The ABCs of Medicated Feeds
March 10, 2017
The initiation of the Veterinary Feed Directive in January changed the way feed-grade antibiotics are acquired. The cattle industry published an article to help simplify medicated feeds.
Medicated feeds are categorized as Type A, B or C.
- Type A medicated articles are products of standardized potency, intended for use in the manufacture of other medicated articles or medicated feeds. Aureomycin® 90 (Zoetis) and Tylan® 100 (Elanco) are examples of this classification. They are what we commonly refer to as a “raw drug,” purchased from the pharmaceutical company for use in feed mills.
- The second category is Type B medicated feed, which is produced using a Type A medication and is intended solely for further blending before being fed. The most common Type B feeds are medicated supplements such as loose meals, pellets and crumbles that are used as ration ingredients and are not fed free-choice.
- Lastly, there are the Type C feeds. These include complete feeds and minerals or grain mixes fed as a top dress or offered free-choice to supplement the daily ration. Veterinary Feed Directives are written for Type C feeds, with the medication specified as grams per ton in a 90 percent dry matter ration.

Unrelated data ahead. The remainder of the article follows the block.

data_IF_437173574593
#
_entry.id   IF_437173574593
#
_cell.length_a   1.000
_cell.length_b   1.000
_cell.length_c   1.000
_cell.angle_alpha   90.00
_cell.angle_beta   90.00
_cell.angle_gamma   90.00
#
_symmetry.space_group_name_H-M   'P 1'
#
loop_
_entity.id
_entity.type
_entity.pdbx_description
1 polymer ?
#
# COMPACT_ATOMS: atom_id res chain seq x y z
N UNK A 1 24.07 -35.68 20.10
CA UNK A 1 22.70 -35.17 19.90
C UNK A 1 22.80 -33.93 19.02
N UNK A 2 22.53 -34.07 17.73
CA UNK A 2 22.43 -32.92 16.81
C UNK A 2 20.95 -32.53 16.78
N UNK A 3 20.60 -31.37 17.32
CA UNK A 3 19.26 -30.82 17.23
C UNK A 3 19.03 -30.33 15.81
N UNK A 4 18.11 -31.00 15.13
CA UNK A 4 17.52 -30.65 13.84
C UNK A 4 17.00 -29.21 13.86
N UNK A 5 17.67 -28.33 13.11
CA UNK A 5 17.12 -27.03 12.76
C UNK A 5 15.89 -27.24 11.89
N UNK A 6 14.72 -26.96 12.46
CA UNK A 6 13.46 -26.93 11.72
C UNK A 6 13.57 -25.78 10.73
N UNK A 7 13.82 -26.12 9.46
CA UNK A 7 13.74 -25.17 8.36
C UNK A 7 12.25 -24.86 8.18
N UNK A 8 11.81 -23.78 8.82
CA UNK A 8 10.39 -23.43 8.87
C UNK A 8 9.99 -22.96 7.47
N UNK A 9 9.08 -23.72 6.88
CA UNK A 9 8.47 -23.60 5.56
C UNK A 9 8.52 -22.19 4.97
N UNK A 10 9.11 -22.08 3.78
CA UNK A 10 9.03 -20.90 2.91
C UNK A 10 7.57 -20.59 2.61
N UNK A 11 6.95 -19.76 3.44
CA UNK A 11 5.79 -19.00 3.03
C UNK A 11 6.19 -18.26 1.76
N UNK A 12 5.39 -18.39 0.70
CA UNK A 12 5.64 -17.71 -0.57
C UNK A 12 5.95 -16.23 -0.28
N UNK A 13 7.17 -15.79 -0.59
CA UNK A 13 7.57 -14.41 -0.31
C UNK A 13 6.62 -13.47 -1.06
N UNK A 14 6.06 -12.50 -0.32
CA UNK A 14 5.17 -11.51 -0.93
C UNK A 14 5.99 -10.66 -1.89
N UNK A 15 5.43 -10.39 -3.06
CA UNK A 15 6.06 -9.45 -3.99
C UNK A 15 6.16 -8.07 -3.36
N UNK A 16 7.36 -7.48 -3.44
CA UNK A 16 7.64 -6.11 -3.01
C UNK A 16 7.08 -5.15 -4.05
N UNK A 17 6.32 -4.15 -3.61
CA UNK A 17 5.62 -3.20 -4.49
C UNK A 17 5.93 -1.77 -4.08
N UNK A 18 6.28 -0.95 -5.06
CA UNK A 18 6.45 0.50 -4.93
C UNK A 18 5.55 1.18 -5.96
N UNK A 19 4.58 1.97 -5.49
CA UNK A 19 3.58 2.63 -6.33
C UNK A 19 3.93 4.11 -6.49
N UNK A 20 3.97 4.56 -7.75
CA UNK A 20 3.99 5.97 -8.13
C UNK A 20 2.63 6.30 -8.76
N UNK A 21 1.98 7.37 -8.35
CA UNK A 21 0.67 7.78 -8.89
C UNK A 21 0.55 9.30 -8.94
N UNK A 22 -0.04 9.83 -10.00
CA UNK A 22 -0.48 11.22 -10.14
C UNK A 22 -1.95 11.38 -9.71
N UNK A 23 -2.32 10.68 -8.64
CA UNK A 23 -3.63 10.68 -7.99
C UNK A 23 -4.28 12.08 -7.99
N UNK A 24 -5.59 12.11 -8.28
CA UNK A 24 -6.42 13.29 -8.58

Consider the steps from Type A to C as a simple matter of diluting the concentration to a level suitable for consumption: raw drug to supplement to complete ration. They are all viewed as medicated feeds by the U.S. Food and Drug Administration, with only Type C being legally approved for free-choice feeding.
Minerals medicated with antibiotics may fall under the classification of either Type B or C. The status of a given mineral is important to know in order for veterinarians to write a valid VFD and for producers to feed the mineral properly. Most minerals containing the antibiotic chlortetracycline (CTC) are Type B medicated feeds and are tagged to be fed as part of a total mixed ration, with directions to feed daily. These supplements are meant to be included in a TMR after obtaining a VFD but are not offered free-choice; to do so would be an off-label use and would be in violation of the legal feeding application.
Reprinted in part from Drovers